[r124]- Don't you know if a person is "stuck" in a specific hair/makeup/clothing look, that usually means that was the happiest time of their life? It was their glory years.
Was "Tales of the City" (the 1st miniseries) flawless SF 70s? It was to my untrained eye.
It does look pretty good and on a low budget, R129, as I recall. The clothes and hair were well done.
I remember one blunder, though, was seeing a desktop PC at Maryann's ad agency. Not in 1976, kids.
The women of the Ten Commandments.
Need I elaborate?
r130 - the most amazing 1970s recreation I've seen on a budget was an independent movie called VIVA. The woman that wrote, directed and starred also did the costumes and the sets, and everything looks like glossy magazine ads for liquor and cigarettes.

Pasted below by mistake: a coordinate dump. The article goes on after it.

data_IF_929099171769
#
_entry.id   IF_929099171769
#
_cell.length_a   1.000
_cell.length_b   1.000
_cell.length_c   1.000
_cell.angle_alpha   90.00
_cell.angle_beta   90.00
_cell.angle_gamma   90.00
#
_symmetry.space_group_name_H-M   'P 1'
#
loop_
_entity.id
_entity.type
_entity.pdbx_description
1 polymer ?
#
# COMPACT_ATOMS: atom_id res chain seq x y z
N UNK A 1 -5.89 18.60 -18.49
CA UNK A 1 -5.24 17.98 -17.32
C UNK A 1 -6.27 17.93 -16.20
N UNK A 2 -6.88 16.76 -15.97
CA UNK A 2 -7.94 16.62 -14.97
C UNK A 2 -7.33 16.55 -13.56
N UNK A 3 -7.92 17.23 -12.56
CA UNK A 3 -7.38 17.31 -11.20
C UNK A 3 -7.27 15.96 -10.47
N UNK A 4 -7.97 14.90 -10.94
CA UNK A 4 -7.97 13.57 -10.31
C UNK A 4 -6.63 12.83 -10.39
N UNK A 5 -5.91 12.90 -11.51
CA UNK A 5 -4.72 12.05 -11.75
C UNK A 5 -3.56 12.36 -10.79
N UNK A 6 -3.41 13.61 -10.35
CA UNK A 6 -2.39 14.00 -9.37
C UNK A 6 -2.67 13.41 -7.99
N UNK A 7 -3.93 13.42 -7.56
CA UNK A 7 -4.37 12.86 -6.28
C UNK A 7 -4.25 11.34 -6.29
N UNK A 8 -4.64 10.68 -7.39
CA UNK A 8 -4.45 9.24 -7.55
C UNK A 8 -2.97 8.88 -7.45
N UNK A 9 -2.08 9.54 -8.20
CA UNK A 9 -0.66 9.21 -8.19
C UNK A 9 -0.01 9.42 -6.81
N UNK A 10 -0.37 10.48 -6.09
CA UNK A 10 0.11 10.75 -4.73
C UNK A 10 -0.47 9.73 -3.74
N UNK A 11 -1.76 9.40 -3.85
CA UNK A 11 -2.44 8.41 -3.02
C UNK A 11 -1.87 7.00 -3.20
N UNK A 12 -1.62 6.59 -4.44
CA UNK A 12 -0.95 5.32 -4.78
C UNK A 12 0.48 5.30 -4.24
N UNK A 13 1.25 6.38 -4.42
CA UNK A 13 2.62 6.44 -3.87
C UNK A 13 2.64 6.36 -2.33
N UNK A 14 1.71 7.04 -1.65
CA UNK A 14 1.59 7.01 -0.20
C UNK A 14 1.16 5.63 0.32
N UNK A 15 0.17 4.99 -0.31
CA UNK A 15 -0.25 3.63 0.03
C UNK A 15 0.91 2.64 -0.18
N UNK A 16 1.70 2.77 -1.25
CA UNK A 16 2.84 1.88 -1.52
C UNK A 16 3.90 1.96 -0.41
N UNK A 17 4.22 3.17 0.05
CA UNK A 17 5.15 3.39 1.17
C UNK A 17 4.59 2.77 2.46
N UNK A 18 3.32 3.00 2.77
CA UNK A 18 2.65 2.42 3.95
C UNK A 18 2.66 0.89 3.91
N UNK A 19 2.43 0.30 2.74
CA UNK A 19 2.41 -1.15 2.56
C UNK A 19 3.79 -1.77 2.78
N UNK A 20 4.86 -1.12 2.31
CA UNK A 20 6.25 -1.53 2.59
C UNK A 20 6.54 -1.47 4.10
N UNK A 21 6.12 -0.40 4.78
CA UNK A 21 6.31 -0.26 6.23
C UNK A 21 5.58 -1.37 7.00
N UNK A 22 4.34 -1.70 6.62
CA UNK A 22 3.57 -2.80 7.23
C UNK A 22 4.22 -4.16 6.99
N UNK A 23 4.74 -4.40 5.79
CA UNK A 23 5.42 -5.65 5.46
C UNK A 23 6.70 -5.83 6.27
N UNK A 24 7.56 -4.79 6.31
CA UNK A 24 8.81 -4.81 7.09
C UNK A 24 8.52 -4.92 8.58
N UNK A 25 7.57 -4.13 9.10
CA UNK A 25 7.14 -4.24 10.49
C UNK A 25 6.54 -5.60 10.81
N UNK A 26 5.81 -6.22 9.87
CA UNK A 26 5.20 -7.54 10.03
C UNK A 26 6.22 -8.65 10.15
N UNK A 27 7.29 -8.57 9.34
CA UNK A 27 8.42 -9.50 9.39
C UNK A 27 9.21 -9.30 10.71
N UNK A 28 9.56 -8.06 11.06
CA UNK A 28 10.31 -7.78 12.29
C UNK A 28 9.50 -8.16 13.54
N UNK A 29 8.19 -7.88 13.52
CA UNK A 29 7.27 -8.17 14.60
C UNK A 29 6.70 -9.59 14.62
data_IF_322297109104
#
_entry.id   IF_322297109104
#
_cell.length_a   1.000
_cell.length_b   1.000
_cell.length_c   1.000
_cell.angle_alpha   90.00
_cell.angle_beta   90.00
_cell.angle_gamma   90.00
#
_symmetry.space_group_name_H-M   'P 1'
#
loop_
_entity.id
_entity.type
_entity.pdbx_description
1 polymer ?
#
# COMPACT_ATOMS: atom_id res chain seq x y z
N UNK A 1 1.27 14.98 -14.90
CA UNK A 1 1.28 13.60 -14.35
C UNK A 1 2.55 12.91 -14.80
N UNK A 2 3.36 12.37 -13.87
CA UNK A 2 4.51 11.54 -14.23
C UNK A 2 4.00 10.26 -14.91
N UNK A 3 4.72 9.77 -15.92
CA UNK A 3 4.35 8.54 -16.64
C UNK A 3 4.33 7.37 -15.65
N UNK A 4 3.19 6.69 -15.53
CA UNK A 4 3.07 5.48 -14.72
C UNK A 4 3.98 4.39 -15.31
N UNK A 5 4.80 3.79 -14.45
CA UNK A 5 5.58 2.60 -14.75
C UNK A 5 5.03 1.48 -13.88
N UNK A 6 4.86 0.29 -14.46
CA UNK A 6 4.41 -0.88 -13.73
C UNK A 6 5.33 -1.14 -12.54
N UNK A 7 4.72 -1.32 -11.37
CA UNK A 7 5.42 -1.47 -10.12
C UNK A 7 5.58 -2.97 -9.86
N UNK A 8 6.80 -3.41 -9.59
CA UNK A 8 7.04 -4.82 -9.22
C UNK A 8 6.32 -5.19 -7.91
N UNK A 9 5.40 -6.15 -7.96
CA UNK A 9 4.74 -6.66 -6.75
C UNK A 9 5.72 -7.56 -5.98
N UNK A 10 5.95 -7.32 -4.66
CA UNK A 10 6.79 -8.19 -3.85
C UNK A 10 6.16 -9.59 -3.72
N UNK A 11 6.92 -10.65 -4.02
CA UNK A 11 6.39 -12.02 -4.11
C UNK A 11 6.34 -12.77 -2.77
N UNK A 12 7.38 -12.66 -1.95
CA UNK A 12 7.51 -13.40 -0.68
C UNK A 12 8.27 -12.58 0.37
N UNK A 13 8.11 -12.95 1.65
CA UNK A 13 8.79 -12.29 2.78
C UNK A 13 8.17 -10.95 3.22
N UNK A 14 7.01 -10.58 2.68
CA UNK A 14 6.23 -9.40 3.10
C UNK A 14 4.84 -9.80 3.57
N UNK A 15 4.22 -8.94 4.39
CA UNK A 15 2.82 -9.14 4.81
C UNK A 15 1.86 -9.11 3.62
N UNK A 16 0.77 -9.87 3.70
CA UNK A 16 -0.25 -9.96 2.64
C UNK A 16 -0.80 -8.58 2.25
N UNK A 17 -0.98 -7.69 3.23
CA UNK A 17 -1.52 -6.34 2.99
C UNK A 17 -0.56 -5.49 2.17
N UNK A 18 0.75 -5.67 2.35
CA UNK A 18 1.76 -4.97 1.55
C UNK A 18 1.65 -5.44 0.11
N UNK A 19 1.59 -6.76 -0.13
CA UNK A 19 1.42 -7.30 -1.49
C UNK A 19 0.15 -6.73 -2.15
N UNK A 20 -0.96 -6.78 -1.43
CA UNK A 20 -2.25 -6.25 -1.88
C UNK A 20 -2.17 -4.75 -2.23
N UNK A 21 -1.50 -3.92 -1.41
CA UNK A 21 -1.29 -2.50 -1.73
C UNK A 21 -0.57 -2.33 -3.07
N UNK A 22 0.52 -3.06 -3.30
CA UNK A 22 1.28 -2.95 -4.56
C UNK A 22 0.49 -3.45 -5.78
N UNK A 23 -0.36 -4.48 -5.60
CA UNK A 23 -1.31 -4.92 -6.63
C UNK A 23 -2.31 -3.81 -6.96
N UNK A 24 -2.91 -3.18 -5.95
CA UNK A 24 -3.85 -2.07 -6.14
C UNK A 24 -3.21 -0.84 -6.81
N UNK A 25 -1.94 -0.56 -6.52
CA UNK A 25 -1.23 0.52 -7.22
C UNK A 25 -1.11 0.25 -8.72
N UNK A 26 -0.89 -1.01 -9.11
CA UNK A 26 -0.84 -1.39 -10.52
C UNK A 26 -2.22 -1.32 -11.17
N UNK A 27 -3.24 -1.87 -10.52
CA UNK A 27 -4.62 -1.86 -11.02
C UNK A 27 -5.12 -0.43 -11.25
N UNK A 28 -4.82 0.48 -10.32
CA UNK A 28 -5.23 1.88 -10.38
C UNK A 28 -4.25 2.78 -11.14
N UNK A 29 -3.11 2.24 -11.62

This still from VIVA is better than anything in PAN AM...
[quote]I remember one blunder, though, was seeing a desktop PC at Maryann's ad agency. Not in 1976, kids
A lot of mainframe dumb terminals had the look of the early PC's. I worked with computers in college in the 1970's that, save for the lack of a work space console, consisted of screens and keyboards that looked exactly like those of an early PC.
[quote]"I dislike most period movies because almost everyone in the movie has hair/clothes/makeup from the same exact year, whereas in real life, you would have people with styles from up to 20 years old, depending on their economic and social status".
So, so true. My one big complaint about period pieces, no matter what year it takes place, is that everybody (even the background extras) are all in up-to-the-minute styles from whatever year it was. Real life doesn't work that way.